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4.1.3 Assault, Battery and ABH Lecture – Hands on Examples

The following scenario aims to test your knowledge of this topic and your ability to apply what you have just learned in a real life setting.

Have a look at the following passage and try to pull out the material facts and legal issues. Highlight these as you go through and jot down any key points, ideas, or relevant law that come to mind. If you’re feeling confident then once you have done this you can have a go at producing an answer.

If you’re not ready to go it alone just yet, there’s no need to panic! Answering these questions takes a lot of practice and if this is the first time you have done it then it is going to be tricky. A guideline answer is provided below, outlining the key points you would need to address. Have a look at this and try and use it to help you produce your own answer, or to check the answer you have already produced.

Tim is really passionate about football and he loves everything to do with it. At work Tim and his colleagues have a fantasy football league and this gets very competitive. A lot of the time they will discuss the league together and argue over who has the best fantasy team each week. Tim goes to work on Monday morning furious as his his team has not done very well that week. Jack infuriates Tim by bragging loudly to Josh about how many points his team scored him that week. After sometime Tim turns around and raises his fist at Jack shouting, “if you say one more thing about this I will shut you up myself”.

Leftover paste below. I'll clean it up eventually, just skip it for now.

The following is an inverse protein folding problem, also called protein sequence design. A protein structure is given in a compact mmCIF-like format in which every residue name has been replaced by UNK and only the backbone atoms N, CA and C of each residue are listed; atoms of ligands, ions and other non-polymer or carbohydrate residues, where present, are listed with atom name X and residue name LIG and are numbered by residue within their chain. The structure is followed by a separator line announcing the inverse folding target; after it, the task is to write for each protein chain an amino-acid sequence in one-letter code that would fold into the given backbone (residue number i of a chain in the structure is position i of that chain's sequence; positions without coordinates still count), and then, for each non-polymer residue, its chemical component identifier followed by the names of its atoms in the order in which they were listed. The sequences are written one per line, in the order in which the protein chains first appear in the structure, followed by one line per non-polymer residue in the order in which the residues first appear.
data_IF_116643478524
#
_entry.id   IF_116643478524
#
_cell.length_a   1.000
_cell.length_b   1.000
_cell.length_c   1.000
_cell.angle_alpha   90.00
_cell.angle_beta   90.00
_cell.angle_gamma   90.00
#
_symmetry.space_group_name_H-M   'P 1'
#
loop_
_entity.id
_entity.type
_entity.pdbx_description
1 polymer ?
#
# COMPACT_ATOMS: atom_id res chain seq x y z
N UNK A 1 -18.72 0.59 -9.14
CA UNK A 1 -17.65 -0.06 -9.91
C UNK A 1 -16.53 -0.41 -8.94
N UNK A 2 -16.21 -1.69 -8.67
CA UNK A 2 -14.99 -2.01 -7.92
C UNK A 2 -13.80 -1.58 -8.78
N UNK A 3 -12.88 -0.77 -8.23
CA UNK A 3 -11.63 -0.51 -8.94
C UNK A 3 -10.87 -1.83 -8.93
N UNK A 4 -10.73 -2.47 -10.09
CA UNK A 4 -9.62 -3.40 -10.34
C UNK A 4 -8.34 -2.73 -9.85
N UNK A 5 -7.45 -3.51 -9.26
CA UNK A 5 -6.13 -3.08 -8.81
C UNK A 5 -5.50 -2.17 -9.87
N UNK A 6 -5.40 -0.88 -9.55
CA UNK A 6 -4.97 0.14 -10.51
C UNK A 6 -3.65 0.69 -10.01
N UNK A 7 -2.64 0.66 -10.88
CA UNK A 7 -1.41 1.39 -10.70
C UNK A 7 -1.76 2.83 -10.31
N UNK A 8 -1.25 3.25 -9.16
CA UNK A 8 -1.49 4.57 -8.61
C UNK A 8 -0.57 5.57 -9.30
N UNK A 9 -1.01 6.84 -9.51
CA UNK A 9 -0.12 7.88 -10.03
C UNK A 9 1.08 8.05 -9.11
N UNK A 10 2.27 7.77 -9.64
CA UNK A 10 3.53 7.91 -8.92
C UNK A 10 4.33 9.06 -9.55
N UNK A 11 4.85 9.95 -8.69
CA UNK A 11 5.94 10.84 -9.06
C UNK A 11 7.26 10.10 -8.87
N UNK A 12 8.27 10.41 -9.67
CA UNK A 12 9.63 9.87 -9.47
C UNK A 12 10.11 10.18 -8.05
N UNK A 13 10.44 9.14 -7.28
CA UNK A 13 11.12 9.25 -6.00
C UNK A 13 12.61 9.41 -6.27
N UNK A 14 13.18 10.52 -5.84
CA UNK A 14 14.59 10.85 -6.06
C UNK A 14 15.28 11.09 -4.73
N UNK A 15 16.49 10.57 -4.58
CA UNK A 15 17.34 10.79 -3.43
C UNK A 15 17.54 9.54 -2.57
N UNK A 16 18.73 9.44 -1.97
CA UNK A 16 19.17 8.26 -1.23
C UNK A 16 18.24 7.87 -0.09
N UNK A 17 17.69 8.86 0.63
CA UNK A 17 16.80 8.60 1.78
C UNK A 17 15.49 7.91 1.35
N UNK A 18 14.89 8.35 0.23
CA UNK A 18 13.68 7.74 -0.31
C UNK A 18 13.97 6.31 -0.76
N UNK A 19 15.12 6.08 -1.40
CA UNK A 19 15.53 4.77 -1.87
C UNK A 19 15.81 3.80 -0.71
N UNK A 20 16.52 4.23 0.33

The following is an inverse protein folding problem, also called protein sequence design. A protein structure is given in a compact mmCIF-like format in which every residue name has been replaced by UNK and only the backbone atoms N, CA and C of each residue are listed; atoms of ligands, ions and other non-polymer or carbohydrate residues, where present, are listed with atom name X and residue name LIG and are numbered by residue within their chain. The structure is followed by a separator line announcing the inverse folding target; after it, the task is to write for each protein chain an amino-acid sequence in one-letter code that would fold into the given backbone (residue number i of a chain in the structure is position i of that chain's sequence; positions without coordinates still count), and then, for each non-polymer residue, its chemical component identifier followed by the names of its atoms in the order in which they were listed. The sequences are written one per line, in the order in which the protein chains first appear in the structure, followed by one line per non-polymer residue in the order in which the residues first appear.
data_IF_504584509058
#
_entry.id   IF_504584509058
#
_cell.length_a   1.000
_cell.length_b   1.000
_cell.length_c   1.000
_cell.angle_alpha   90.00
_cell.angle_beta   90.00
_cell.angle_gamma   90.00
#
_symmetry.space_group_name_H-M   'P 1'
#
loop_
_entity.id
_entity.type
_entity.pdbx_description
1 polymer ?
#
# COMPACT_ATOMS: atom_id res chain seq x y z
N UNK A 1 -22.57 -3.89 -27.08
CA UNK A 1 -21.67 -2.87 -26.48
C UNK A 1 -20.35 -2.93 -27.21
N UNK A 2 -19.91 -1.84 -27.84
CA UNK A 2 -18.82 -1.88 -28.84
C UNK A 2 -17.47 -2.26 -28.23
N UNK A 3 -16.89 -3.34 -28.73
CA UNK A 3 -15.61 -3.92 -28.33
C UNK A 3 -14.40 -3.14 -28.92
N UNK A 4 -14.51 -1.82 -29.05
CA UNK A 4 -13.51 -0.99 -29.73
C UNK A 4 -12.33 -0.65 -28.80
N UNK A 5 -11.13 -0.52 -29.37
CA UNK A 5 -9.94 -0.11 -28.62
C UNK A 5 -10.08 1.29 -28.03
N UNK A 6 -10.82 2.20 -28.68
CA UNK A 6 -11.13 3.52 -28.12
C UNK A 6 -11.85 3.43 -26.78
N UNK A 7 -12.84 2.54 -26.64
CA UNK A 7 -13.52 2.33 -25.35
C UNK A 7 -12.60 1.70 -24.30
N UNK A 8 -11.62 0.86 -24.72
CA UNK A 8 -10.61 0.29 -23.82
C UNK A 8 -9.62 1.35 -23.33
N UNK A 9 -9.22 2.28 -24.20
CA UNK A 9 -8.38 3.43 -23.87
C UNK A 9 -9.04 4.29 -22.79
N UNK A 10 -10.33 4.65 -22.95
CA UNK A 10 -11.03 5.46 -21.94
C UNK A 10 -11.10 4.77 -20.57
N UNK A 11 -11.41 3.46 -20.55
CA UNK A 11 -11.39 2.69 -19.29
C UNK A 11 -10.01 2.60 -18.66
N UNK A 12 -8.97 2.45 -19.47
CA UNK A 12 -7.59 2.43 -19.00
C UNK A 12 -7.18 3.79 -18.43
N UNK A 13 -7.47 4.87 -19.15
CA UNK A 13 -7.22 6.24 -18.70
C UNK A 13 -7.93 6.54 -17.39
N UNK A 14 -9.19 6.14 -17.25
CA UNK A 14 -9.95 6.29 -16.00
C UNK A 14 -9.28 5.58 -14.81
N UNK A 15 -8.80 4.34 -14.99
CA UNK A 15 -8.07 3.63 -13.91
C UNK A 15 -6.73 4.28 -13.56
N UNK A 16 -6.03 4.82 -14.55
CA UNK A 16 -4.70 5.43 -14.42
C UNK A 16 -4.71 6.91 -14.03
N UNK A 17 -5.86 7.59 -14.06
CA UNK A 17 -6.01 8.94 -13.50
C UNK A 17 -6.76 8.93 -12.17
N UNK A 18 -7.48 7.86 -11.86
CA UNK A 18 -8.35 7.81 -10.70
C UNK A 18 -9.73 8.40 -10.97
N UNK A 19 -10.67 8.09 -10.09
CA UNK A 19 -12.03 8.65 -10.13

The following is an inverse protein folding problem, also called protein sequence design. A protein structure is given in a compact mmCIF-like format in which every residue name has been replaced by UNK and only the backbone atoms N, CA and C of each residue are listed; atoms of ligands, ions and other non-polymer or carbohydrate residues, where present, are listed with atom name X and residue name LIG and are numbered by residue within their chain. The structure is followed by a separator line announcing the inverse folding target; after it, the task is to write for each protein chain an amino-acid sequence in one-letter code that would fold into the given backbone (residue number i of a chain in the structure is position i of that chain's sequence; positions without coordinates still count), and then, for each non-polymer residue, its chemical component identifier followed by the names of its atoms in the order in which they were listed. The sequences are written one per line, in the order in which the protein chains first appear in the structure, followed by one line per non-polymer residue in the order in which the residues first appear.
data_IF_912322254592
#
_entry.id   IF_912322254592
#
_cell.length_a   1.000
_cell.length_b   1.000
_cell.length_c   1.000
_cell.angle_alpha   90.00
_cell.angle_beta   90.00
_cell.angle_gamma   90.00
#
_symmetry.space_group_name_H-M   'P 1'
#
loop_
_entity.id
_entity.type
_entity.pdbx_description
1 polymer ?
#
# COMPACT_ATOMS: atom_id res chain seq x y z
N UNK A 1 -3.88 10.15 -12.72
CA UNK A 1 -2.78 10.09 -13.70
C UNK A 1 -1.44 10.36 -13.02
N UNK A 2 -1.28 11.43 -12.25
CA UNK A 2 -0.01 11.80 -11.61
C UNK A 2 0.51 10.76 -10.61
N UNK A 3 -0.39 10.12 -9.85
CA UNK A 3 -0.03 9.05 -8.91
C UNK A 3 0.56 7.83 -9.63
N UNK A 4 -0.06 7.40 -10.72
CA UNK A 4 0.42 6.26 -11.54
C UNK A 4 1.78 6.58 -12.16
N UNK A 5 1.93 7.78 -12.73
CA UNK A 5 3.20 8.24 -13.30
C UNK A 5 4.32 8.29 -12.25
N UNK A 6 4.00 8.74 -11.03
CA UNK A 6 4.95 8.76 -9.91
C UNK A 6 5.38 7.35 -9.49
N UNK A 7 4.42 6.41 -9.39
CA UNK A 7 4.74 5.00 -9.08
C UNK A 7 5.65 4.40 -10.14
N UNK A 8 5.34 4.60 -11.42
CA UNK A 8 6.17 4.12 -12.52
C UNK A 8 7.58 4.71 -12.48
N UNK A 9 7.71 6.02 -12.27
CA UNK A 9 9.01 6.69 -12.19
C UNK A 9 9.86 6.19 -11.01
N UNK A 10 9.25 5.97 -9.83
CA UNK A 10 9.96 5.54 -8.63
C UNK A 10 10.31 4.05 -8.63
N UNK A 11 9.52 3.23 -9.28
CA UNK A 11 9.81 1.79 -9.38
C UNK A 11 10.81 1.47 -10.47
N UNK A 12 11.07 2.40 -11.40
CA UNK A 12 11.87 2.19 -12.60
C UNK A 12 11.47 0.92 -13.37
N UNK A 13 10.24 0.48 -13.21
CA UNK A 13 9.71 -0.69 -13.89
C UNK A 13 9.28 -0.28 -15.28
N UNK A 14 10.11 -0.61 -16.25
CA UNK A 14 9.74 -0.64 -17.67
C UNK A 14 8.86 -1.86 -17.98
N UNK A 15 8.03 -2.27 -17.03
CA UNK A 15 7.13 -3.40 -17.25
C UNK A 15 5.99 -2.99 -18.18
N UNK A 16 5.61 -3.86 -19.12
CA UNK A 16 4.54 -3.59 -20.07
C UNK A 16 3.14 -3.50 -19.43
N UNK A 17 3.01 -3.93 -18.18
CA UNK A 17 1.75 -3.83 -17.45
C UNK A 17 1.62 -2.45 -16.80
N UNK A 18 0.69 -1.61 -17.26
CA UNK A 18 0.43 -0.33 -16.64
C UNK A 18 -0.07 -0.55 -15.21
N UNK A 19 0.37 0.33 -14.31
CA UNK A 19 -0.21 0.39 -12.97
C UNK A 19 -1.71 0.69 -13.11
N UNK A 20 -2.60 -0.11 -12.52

Jack is afraid by this and says nothing, quietly resuming work. Josh however is annoyed at Tim for threatening his friend. As he is walking past Tim’s chair he pushes the back of the chair hard causing Tim to fall forward and hit his head. Tim is shaken by the shock of the push but luckily is not seriously hurt.

After work, Tim, Jack and Josh have planned to compete in the 5-aside football league they play in. Sophie, a girl that both Tim and Josh like, is going along to watch the game. Still annoyed at Josh for pushing him, Tim is really eager to out-do Josh in front of Sophie as he knows this will upset him. In the last few moments of the game the score is 0-0 and Tim spots an opportunity to win the ball just outside the penalty box of the other team. Fired up and keen to impress, Tim flies in for the tackle but in the heat of the moment horribly mistimes it. His boot crashes into Louis’ shin and sprains Louis’ankle.